Joe (Lawrence Tierney), who strongly believes in tipping, calculates the tip as one dollar per person at the table, in other words $7. If that was 20% that would mean each of the 8 people had $4 worth of breakfast. But look at this:
I mean there are plates there, I think I see bacon, possibly pancakes and eggs. And are those beer bottles? These were actual meals, not just toast and coffee.
So I’m guessing Joe must go by this 12% rule too, that’s where Eddie learned it from. Then the bill would be about $58, a pretty good deal even in ’92. But these guys are expecting a big pay day, they oughta tip better than that. I hope somebody straightened Tarantino out on that issue after this. Also I hope that diner started adding automatic 18% gratuity for parties of 6 or more like most places. Then Mr. Pink can’t complain, it’s part of the bill.
On a related note, when I was a school kid I always thought I wasn’t gonna need math in real life, but I never foresaw reviewing RESERVOIR DOGS. I had to ask somebody and get out a math book and everything to figure out that 7 is 12% of x shit.
The IMDb message boards, in their ongoing mission to depress the shit out of me every time I look their way, have taught me that cheapskates like to use this scene as justification for not tipping. People worry about movies glorifying violence, but perhaps the real toll is on low wage workers. (Yep, this movie’s definitely voting Romney, while muttering something about socialism.)
I think Tarantino’s talky personality comes through in the way his characters just love to drop little facts all the time: waitress is the #1 job for female non-college graduates, the gut and the knee are the most painful places to be shot, there is an average police response time of 4 minutes after an alarm is pulled… But these actors are so great that to me anyway it doesn’t come across like they’re all just talking in Tarantino’s voice. They sound like different people, they’re just in the world where people talk like that.
On the other hand I’m not sure about the chances of Mr. Pink and Mr. Orange’s boss both using the word “commode.” That’s not common jargon for California circa 1992 in my opinion.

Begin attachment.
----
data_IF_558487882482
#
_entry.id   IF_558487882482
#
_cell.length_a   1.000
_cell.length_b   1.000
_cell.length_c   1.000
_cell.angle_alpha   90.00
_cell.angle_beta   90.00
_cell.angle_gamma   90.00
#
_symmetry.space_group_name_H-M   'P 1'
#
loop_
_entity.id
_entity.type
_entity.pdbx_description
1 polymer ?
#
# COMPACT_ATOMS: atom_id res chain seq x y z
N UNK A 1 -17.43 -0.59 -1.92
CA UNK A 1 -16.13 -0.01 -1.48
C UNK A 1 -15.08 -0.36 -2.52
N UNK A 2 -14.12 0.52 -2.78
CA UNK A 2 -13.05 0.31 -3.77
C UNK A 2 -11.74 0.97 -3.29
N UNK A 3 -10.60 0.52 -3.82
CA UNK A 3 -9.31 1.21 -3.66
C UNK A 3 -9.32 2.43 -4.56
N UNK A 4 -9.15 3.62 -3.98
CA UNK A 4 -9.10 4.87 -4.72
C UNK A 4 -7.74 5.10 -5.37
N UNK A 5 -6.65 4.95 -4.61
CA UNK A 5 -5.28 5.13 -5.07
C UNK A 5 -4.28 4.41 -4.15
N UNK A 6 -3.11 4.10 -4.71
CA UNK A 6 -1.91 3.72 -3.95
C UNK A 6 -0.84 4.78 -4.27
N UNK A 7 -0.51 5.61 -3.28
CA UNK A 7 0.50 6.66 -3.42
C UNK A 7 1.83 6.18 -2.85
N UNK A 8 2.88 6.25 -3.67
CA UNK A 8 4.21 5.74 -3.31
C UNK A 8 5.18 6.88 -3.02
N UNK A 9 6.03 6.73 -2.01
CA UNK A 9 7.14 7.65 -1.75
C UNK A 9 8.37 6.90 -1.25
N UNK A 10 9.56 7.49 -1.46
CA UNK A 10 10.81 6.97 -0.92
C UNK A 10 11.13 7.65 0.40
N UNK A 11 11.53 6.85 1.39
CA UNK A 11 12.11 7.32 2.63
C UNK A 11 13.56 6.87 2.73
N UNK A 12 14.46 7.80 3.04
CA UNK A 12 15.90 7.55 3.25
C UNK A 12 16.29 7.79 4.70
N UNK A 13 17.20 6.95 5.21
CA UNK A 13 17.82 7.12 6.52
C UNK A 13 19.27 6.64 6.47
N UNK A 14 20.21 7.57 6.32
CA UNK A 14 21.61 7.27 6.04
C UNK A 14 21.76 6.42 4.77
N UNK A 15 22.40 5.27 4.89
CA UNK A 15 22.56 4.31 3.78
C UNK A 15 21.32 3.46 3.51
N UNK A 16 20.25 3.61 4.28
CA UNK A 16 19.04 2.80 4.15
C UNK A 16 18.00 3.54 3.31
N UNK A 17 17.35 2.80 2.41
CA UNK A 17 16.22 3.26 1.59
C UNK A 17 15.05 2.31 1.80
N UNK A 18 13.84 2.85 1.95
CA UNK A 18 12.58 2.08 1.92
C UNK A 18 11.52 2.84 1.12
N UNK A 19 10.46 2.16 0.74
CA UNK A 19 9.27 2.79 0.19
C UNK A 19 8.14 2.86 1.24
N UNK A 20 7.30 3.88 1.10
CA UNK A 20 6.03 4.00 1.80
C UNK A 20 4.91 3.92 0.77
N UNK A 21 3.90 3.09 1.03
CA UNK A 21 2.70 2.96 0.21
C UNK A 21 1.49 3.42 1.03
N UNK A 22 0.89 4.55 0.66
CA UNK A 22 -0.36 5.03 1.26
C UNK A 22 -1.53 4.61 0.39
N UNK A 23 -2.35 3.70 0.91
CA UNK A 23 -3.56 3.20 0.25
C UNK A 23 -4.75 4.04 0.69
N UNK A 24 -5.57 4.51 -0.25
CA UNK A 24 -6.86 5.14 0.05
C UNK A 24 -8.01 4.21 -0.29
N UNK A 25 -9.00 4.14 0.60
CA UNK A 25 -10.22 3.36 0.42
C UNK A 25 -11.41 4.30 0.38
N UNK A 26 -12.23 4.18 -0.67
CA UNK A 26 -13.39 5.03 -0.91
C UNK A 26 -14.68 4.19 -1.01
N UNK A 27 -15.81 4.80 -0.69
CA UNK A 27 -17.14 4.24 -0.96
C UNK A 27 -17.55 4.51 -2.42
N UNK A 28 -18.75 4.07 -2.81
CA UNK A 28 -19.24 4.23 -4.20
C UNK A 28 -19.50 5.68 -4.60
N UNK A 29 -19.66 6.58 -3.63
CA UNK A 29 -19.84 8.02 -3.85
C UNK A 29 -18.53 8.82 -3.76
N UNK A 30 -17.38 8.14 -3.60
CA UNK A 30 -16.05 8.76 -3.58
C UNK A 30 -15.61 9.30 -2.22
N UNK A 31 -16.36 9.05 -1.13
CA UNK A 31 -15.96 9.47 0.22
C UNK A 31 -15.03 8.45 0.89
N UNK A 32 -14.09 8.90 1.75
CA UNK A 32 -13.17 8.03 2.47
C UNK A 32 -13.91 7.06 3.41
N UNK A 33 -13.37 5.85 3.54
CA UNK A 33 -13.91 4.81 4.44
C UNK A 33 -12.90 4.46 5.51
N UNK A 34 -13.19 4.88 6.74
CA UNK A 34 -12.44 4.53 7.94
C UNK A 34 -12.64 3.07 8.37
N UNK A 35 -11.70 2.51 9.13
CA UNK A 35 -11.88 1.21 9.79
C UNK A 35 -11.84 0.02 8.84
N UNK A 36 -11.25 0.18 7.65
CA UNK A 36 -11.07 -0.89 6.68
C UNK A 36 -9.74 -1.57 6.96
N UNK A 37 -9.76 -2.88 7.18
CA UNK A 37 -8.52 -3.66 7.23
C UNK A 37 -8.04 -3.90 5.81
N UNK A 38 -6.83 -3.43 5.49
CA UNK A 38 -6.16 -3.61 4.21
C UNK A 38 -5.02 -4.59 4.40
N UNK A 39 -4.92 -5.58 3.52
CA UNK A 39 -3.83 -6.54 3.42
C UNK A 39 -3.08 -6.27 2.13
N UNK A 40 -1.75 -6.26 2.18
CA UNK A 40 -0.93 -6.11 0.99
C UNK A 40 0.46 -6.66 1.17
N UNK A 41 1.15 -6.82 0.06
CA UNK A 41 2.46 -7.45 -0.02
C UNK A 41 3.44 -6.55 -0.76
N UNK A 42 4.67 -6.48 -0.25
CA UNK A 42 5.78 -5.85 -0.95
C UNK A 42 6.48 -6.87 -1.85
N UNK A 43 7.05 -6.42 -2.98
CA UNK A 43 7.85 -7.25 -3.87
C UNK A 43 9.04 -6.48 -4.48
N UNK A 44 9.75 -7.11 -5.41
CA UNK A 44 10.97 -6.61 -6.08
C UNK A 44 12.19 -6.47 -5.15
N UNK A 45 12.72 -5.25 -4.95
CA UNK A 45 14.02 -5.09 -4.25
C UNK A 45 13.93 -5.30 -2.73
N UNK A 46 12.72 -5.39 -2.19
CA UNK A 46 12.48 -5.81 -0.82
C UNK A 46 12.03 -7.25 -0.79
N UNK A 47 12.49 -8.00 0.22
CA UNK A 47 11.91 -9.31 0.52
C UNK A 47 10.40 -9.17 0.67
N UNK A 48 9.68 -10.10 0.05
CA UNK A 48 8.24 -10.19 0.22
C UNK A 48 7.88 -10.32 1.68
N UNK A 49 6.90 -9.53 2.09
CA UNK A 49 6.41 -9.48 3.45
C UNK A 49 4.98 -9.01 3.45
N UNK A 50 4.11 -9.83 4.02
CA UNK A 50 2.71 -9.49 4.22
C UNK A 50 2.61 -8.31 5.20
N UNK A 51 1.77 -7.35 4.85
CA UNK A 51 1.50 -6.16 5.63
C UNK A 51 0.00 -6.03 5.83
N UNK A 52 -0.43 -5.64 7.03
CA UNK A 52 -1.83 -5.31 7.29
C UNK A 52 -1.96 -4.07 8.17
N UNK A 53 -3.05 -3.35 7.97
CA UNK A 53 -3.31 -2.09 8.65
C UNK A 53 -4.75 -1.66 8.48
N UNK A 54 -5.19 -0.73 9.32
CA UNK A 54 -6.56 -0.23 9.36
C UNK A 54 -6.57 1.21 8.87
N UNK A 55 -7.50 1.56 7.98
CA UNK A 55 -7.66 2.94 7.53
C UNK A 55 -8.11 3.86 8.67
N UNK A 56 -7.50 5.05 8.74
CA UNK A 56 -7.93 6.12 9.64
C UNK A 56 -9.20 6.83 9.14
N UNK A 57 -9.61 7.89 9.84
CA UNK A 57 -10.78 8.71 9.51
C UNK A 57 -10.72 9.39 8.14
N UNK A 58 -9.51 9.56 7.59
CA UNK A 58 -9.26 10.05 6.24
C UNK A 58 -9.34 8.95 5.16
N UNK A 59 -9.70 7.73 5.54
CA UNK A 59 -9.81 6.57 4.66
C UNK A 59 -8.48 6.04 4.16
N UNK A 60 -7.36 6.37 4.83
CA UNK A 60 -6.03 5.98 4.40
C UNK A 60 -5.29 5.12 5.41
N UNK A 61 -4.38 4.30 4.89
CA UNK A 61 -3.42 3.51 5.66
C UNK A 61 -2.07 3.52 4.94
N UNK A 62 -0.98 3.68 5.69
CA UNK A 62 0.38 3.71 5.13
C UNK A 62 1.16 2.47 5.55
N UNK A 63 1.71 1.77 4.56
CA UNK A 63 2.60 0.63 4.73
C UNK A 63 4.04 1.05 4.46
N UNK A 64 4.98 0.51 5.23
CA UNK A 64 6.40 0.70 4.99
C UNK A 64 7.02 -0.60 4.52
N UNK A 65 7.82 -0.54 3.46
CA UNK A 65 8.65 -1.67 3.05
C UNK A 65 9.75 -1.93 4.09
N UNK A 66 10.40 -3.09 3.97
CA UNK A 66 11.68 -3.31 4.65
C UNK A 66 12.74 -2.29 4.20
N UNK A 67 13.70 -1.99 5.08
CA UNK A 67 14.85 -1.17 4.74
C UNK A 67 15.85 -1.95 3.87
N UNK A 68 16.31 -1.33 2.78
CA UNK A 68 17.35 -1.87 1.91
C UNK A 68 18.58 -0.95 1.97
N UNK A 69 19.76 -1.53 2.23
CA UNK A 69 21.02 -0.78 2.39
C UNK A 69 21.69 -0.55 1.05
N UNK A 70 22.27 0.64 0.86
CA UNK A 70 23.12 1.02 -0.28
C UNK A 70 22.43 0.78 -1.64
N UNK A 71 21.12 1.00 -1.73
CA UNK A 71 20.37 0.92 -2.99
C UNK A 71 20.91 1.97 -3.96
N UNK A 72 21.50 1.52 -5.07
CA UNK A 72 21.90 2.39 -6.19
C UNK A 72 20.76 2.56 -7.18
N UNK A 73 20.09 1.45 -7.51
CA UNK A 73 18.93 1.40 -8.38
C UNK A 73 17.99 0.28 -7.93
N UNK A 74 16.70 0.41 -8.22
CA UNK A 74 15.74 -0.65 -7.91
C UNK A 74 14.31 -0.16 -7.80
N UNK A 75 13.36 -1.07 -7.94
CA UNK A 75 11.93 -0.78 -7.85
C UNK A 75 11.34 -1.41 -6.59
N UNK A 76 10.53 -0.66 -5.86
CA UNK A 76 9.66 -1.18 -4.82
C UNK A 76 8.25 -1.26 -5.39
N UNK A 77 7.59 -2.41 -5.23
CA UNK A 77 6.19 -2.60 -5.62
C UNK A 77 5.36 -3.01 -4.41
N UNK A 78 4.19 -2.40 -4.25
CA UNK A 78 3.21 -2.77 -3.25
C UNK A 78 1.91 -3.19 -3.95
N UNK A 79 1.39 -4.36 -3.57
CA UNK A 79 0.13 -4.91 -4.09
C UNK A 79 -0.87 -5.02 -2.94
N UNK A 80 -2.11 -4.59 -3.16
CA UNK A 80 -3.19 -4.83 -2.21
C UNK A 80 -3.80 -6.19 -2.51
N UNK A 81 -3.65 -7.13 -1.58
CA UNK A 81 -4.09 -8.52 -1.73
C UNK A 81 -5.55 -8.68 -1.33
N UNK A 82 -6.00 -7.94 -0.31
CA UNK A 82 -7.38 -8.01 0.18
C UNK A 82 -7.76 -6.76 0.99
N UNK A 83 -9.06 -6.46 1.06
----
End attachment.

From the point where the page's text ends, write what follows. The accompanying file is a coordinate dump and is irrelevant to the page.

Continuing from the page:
As blatantly Tarantino-y as DOGS is, it also kinda stands out from the rest of the filmography because of the nature of doing a low budget first feature. It’s cleverly designed to mostly take place in this one sparse location, branching out to other places for various pieces of backstory, but still being mostly dudes in a warehouse talking. It could definitely be done as stage play. That gives it a really powerful simplicity that’s different from everything he’s done since. (Though I guess if they did WAR HORSE with a puppet they could figure out a way to do the car stunts from DEATH PROOF.)
Even though it skips around chronologically, the warehouse location gives it kind of a real time feel, like you’re hanging around waiting with them. They got nothing to do but pace and debate dropping of Orange at a hospital and get shit off their chests. Mr. White wants to put water on his face and comb his hair. If that’s what makes him feel better let him do it. I’m glad he brought the comb with him during the robbery if it’s gonna help relax him.
I like that the all ’70s soundtrack is explained by the movie taking place during “K-BILLY’s Super Sounds of the ’70s Weekend.” That must be an interesting station since they play pretty obscure songs and not the obvious ’70s shit that everybody knows. In later Tarantino movies the music doesn’t need an explanation, it’s just good music. I guess it’s kinda like how in ABOVE THE LAW they explain why this cop Nico Toscani knows aikido, but in the other Seagal movies it’s just a given, they know nobody needs an explanation.
A favorite part for me has always been the “Stuck In the Middle With You” scene, not for the DePalmian “you know what, I’m gonna point the camera over there for a second” cutting off of the ear, or even the way Mr. Blonde does a little dance like it’s all a big joke, but for the shot of him walking out to the trunk to get the gasoline. It’s this little tension building interlude, the music is out of ear shot, the camera follows him in real time going outside and back in. The most fucked up part is that you can hear the sounds of children playing nearby. This is all going on right near a bunch of happy little kids. It’s kinda like the end of TEXAS CHAINSAW MASSACRE PART 2 where you realize the park is right next to the road and people are driving by all day not knowing about all the dead bodies and murders down there.
By the way, notice that Nice Guy Eddie doesn’t think information from the tortured cop could be useful. He says he’ll just tell you what he thinks you’ll want to hear. Nice Guy Eddie knows that torture gets you bad intel. They shoulda watched RESERVOIR DOGS before starting the War on Terror. In fact it’s the reverse – Marvin Nash does know who the rat is and does not tell them. He heroically doesn’t give him up. That’s one aspect I forgot about. They both end up dead, but he didn’t give him up. I mean, they both woulda been dead anyway I think. He did the right thing.